In his 1953 ‘What is Life?’ lecture at TCD, Schrödinger presented his ideas on how hereditary information could be encoded in a chemical structure, which he termed aperiodic crystal, in living cells. He then went on to pen a book in 1944 with the same title – What is Life?. As the story goes, Schrödinger’s book was cited by James Watson and Francis Crick as one of the inspirations that ultimately led to them unravelling the structure of DNA in 1953. Their breakthrough led to Watson, Crick and Maurice Wilkins being awarded the Nobel Prize in physiology or Medicine in 1962.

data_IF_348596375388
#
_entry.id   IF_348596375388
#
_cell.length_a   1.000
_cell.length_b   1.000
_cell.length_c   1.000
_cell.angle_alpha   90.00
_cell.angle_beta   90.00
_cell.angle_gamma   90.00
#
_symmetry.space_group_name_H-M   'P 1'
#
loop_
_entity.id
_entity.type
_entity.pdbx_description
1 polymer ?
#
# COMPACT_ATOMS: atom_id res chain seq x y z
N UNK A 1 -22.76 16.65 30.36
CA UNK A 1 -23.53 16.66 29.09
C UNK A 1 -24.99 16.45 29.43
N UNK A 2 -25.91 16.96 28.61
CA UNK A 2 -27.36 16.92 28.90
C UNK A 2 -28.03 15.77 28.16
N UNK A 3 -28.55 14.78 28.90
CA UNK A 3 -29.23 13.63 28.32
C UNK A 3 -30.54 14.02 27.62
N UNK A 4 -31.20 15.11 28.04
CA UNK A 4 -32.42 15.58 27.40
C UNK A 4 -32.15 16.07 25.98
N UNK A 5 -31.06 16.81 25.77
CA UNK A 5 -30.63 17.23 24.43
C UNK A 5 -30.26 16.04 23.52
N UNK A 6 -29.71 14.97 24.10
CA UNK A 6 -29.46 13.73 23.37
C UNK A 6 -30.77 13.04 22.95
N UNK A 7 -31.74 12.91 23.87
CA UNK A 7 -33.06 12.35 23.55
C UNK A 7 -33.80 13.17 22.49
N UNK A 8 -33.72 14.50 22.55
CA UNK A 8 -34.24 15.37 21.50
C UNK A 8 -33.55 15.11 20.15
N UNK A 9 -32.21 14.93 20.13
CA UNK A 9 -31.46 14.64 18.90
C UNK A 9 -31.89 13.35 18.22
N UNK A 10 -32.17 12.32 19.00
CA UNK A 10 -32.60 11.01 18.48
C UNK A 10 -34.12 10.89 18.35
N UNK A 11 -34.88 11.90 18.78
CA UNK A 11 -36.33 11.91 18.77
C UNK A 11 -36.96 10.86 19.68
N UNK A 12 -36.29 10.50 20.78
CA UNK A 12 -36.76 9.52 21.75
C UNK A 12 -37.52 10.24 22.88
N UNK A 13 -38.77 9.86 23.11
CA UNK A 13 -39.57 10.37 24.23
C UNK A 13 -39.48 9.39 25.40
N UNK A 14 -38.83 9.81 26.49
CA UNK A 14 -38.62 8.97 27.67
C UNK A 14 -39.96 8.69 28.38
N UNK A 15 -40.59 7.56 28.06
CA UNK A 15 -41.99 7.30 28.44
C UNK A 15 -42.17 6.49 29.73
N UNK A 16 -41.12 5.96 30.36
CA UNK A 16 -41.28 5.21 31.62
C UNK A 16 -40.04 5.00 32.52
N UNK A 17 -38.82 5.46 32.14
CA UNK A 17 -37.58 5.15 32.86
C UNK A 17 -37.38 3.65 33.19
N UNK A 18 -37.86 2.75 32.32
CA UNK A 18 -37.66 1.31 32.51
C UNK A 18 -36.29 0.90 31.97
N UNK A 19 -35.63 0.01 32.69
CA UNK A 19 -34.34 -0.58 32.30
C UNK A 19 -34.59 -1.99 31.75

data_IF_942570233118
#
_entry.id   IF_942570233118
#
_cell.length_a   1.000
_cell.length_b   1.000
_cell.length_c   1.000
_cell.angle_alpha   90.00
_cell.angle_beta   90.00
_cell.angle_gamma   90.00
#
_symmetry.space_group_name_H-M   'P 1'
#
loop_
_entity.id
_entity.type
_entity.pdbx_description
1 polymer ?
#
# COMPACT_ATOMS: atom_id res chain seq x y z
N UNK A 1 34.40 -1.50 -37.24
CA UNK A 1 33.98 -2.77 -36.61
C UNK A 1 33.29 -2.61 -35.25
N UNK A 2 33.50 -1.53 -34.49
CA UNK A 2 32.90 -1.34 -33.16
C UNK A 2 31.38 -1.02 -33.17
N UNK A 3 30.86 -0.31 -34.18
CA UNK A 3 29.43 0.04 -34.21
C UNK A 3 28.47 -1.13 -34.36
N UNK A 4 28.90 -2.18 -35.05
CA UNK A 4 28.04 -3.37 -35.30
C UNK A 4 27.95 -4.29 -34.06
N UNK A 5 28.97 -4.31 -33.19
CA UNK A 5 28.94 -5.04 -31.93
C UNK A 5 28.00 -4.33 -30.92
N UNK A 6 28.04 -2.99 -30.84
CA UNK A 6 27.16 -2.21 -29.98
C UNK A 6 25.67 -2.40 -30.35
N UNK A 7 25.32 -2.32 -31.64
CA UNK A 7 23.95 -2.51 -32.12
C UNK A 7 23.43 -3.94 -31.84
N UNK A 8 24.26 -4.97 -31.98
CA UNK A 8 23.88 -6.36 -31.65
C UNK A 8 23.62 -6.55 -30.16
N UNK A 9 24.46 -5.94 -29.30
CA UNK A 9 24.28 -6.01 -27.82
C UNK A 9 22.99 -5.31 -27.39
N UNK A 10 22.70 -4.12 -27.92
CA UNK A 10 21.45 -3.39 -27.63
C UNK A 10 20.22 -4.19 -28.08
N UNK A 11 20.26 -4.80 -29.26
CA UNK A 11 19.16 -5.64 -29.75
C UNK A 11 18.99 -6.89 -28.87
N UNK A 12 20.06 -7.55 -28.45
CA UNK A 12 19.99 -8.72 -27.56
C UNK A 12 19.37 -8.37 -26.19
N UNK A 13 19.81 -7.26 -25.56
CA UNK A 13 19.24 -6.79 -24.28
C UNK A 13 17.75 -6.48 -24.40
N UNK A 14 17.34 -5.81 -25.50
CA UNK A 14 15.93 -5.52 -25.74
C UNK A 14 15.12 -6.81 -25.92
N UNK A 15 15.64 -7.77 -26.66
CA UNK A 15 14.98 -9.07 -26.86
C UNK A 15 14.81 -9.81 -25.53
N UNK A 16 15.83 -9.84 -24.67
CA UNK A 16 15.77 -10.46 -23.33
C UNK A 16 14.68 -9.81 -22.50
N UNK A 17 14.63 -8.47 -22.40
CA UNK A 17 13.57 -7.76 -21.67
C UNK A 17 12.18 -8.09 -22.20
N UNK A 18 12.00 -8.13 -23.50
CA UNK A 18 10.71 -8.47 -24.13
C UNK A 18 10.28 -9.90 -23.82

And, Nobel Laureate Watson was also present at TCD last night to hear Venter give a 21st-century perspective on advancements in genetic research spanning the past 70 years, making the occasion even more profound.
As for Venter, he is known for being one of the leading scientists of the 21st century, as he has repeatedly pushed the boundaries in the field of genomics. The list of his scientific achievements are too long to mention here, but to give you an idea, he and his team at the Institute for Genomic Research (now part of J Craig Venter Institute), which he founded, decoded the genome of the first free-living organism, the bacterium Haemophilus influenzae, in 1995.